4-20mA Signal Output Intermittent


Thread Starter


Hi Guys,

I need your expert advice on my issue below.

Currently we did an upgrade to change 1 unit of General Monitors Open Path IR5000 to General Monitors Open Path IR5500 (by using the same cable as the existing). The existing installation is using a 4 wire system, and the new unit is using a 3 wire system. As the whole DCS system is actually design to a 3 wire system, it's not an issue for us to convert it from 4 wire to 3 wire system.

After 2 month of installation, the DCS begin to get an intermittent signal from my instrument, it is something like the signal will become more than 20ma, then 4 ma, then rise again to 20ma. It all happens in a 1 second interval between each signal. Sometimes I will get more than 1000 activity in a single day. the time this happens also varies, sometimes at night, and sometimes during the day.

As the instrument purpose is to detect hydrocarbon gas, there is no trace of this gas even when it triggers to more than 20ma.

The signal is in normal condition normally (4ma), and when it shoots to more than 20ma, it will trigger several hundreds of time, then it become normal again for several hours.

We did swap the new problematic instrument with an old working instrument, and no signal intermittent observed. Firstly I suspect that my new instrument is problematic, and then I bought another unit, and the same problem occurs.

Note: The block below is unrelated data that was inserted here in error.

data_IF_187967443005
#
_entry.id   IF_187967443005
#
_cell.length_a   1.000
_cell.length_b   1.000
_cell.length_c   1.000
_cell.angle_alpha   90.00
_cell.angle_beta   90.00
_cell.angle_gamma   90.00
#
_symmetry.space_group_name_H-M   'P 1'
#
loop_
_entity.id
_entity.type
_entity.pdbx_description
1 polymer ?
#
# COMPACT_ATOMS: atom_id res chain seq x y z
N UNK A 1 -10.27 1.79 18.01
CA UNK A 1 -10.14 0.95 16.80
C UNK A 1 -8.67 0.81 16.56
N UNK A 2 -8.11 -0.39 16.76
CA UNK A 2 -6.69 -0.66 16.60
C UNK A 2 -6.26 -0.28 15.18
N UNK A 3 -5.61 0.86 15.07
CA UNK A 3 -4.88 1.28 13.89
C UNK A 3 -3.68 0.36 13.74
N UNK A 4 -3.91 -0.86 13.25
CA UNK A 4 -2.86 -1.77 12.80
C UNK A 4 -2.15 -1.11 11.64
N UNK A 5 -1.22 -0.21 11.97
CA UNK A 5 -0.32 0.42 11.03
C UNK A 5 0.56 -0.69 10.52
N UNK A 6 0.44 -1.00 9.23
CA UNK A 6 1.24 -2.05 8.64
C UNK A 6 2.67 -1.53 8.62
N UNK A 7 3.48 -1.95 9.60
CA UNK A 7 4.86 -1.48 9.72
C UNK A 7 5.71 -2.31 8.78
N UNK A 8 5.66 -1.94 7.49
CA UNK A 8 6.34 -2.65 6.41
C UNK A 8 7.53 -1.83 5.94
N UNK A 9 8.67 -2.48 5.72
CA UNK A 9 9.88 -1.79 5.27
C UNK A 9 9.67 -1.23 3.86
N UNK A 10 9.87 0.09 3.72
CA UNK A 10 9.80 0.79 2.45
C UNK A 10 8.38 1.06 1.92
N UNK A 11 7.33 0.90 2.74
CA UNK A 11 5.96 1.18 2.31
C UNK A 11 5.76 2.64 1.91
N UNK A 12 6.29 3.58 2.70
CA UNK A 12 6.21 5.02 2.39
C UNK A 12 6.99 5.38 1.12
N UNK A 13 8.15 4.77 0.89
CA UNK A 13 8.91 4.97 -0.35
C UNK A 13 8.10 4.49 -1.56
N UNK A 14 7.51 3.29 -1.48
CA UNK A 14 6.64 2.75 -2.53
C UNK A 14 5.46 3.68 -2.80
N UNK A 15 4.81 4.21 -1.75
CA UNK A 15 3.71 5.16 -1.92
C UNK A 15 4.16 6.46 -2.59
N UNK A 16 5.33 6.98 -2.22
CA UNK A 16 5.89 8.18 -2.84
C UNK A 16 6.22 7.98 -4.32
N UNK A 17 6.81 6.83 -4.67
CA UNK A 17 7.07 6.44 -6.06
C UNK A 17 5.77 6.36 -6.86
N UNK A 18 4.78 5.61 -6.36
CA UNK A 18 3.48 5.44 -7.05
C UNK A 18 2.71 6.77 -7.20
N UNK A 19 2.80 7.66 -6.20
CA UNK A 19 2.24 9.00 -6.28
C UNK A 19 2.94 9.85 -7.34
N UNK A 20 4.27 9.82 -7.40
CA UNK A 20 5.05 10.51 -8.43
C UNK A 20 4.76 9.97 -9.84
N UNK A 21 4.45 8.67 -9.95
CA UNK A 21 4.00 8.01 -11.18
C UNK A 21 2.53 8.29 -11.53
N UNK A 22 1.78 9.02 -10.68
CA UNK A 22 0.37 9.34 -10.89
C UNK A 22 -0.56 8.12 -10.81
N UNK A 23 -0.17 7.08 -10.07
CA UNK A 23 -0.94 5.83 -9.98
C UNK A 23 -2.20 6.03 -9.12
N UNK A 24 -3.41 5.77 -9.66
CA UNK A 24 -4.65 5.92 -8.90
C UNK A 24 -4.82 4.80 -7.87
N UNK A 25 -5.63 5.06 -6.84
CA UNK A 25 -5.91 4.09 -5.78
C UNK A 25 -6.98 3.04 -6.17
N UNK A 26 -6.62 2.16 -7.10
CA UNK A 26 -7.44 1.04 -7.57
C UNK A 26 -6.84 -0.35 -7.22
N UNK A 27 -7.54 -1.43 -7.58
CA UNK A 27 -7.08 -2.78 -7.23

I also did check on the cable for any leak, and none can be found.

Is it because of the output signal load difference?. the new one is having maximum 700 Ohm, while the old one is 600 ohm (personally i don't think this is the issue, as the new model is having higher load resistance).

One more thing, the old unit power consumption is 25W @ 24vdc, while the new one is 10w @ 24vdc.

The DCS is from Yokogawa (I will update on the model once I got the details).

Do you guys have any experience regarding this from before? if you do, I really hope you can share it with me.

Thanks guys,


Curt Wuollet

It always helps to find out which one is lying. Put a current meter in the loop and see if those extremes are really happening. And whil you're at it find out if you are within the compliance limits for voltage. Some current loop gear does strange things when it runs out of voltage on either end. This sounds like it could be that sort of problem. Wire issues can pull the voltage out of spec without necessarily affecting the current. A constant current source operates at high impedance.

A pretty good check list -<p>

Any wire nuts or terminal blocks in the path? Tighten.

Other wires sharing the same run inducing into the current loop. (Depends how fast the receiver is - and if there is any filtering. Sometimes a cap across the receiving end will do it.)

If the receiver is powering the loop - it is possible that the loop power supply has noise.

Is there a ground connection at both ends? (bad idea for 4-20mA loops)

Not sure of your setup - a 4-20mA loop by definition is 2-wires (there can be a cable shield).

A lot of times, inappropriate grounding can induce noise into a loop. Isolating the sensor/transducer from ground if possible can be a fix.

See -